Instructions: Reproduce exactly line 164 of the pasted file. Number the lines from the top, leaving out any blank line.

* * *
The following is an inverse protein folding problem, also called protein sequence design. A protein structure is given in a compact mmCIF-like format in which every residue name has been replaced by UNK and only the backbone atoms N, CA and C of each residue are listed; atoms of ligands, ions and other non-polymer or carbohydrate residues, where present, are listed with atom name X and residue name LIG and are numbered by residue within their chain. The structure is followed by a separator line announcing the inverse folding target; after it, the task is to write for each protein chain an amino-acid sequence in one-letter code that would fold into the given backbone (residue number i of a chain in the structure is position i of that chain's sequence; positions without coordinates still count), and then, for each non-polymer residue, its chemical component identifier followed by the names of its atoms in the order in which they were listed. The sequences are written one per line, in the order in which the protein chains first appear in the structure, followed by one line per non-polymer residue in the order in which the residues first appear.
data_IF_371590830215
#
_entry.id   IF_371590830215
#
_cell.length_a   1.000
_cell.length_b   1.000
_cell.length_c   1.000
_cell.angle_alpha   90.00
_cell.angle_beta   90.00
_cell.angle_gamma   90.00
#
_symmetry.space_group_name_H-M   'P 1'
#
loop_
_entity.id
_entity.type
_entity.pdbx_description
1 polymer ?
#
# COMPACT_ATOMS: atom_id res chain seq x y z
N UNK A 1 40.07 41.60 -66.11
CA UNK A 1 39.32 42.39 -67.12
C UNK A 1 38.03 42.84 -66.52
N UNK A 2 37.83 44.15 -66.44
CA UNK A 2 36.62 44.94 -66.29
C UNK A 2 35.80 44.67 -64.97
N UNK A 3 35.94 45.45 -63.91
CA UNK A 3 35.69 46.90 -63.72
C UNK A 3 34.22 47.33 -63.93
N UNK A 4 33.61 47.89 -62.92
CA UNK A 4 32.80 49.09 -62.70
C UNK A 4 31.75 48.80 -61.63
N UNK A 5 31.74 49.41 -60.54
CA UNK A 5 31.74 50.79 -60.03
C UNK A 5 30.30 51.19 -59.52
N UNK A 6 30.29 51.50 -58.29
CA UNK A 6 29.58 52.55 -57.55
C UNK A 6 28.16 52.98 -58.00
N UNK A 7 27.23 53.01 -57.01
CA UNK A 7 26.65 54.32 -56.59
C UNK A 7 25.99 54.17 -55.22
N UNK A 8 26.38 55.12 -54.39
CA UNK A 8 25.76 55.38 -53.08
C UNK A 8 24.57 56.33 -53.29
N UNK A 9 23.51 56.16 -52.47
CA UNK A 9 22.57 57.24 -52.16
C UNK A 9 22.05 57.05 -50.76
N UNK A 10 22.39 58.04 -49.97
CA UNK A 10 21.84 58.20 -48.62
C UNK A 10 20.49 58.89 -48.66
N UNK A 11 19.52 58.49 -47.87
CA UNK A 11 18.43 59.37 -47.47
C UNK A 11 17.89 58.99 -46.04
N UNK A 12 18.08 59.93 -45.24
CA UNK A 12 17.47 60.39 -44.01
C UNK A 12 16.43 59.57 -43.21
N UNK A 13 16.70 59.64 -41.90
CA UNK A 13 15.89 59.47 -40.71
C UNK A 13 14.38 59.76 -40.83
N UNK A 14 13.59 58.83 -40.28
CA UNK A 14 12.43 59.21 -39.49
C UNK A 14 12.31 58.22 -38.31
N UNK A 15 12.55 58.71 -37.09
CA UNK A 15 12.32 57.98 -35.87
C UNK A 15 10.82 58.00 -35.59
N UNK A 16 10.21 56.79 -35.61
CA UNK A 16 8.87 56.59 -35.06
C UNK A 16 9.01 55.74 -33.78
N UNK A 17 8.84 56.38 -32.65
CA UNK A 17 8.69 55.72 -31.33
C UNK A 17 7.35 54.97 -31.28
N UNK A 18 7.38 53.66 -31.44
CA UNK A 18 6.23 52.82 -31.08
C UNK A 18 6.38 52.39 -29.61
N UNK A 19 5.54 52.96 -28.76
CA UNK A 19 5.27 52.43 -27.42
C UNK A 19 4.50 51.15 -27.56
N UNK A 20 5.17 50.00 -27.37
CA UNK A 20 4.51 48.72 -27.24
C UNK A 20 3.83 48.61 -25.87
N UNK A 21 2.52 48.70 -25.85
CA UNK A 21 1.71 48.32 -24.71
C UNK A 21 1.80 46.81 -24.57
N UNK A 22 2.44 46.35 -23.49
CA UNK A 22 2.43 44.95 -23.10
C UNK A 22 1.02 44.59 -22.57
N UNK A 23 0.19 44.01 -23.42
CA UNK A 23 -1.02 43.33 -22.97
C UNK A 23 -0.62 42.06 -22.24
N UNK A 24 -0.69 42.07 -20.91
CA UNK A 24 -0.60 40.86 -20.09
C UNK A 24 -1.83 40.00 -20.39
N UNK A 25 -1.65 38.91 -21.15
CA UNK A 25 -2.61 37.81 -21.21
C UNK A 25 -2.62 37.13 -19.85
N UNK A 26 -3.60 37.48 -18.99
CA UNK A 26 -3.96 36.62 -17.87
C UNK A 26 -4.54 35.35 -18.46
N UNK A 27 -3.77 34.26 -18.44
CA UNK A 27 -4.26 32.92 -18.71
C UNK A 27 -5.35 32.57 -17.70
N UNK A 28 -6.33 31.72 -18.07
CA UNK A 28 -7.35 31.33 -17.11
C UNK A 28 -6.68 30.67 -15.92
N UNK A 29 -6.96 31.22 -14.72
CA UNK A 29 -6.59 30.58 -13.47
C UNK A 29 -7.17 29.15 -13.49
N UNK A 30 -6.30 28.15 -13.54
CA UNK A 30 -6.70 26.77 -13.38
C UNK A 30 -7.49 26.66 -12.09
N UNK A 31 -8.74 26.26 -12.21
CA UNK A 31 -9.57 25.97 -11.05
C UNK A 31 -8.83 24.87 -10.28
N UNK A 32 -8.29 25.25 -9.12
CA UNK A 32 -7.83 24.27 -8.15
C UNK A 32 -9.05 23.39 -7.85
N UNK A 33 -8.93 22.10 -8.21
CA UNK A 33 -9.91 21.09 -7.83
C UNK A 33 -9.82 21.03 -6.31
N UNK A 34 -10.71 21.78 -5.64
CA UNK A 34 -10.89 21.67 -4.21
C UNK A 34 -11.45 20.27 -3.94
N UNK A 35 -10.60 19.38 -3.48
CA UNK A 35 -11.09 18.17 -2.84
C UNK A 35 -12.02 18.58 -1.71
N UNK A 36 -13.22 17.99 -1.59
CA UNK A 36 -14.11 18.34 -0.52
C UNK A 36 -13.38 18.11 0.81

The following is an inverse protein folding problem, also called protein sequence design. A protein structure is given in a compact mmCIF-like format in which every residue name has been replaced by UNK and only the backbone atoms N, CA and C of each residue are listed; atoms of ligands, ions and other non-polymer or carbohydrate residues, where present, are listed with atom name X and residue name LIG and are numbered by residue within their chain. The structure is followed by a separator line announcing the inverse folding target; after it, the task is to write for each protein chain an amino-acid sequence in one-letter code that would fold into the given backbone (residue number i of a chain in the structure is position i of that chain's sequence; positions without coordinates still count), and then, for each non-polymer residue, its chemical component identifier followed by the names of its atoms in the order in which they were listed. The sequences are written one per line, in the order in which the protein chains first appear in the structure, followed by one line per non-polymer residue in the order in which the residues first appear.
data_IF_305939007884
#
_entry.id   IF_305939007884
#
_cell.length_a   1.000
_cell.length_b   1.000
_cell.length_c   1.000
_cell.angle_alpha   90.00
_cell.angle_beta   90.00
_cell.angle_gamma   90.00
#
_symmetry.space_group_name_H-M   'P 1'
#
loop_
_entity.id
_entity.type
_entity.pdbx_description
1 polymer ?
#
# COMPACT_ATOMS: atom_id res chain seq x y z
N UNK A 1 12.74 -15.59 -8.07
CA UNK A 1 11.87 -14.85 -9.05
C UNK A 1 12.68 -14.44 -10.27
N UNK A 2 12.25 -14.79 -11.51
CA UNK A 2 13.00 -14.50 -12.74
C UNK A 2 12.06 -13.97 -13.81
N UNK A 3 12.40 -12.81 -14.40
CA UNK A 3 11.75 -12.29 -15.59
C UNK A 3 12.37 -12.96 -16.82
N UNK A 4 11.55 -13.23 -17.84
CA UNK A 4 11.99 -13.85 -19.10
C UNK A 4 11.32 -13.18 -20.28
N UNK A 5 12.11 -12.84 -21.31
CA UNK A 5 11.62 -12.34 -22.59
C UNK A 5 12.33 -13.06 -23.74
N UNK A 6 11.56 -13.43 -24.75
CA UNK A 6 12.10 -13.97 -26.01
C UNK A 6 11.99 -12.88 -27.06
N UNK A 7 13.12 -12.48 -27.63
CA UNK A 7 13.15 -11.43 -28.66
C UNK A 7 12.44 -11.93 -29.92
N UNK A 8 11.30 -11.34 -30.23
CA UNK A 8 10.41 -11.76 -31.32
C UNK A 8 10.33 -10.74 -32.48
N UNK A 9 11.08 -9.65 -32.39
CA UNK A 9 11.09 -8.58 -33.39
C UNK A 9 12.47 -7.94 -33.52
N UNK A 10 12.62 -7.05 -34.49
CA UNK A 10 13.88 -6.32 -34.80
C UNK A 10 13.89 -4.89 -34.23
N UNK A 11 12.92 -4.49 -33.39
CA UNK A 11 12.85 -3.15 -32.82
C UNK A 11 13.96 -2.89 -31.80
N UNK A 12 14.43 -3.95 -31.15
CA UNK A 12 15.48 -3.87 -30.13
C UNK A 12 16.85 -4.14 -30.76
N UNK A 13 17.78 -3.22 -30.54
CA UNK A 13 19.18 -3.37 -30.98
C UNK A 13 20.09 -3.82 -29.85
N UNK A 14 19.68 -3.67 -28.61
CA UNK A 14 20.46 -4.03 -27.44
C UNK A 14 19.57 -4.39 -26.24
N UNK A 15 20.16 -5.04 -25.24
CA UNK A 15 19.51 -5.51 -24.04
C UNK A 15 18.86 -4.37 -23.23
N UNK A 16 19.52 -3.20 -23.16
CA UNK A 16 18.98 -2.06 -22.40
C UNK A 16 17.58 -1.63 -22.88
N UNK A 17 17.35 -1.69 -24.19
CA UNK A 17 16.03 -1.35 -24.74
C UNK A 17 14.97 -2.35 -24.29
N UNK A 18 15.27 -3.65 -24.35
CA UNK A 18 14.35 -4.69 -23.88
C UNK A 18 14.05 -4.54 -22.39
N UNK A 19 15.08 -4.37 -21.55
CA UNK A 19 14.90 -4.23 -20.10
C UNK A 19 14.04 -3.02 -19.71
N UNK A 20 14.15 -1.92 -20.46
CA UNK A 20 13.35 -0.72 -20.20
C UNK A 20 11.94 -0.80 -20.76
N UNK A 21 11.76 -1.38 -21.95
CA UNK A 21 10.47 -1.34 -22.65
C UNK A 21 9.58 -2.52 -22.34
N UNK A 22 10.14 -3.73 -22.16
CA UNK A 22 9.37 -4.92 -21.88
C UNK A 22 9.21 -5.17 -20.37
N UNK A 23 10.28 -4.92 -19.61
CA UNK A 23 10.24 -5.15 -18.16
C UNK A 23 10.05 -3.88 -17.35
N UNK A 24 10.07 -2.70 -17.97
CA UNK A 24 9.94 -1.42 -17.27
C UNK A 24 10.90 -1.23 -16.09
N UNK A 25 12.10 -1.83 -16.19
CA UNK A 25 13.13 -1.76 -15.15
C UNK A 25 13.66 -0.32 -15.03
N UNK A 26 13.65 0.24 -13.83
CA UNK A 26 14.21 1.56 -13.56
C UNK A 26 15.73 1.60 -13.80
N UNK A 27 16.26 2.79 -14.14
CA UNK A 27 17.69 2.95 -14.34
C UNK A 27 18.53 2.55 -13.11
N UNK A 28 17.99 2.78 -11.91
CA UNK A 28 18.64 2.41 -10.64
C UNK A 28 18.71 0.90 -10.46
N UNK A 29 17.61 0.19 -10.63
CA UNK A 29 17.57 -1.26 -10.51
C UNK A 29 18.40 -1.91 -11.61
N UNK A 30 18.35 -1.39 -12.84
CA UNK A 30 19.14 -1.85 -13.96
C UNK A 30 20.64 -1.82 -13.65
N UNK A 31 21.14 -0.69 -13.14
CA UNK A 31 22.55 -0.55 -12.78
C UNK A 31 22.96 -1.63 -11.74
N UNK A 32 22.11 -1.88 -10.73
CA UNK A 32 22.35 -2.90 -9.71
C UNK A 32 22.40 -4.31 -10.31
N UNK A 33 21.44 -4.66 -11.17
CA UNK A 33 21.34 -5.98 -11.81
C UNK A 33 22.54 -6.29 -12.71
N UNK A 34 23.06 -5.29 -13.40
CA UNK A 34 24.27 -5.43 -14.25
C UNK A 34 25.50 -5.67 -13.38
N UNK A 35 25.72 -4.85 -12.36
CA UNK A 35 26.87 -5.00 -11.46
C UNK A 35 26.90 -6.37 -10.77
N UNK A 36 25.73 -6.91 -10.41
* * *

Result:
CA UNK A 5 11.62 -12.34 -22.59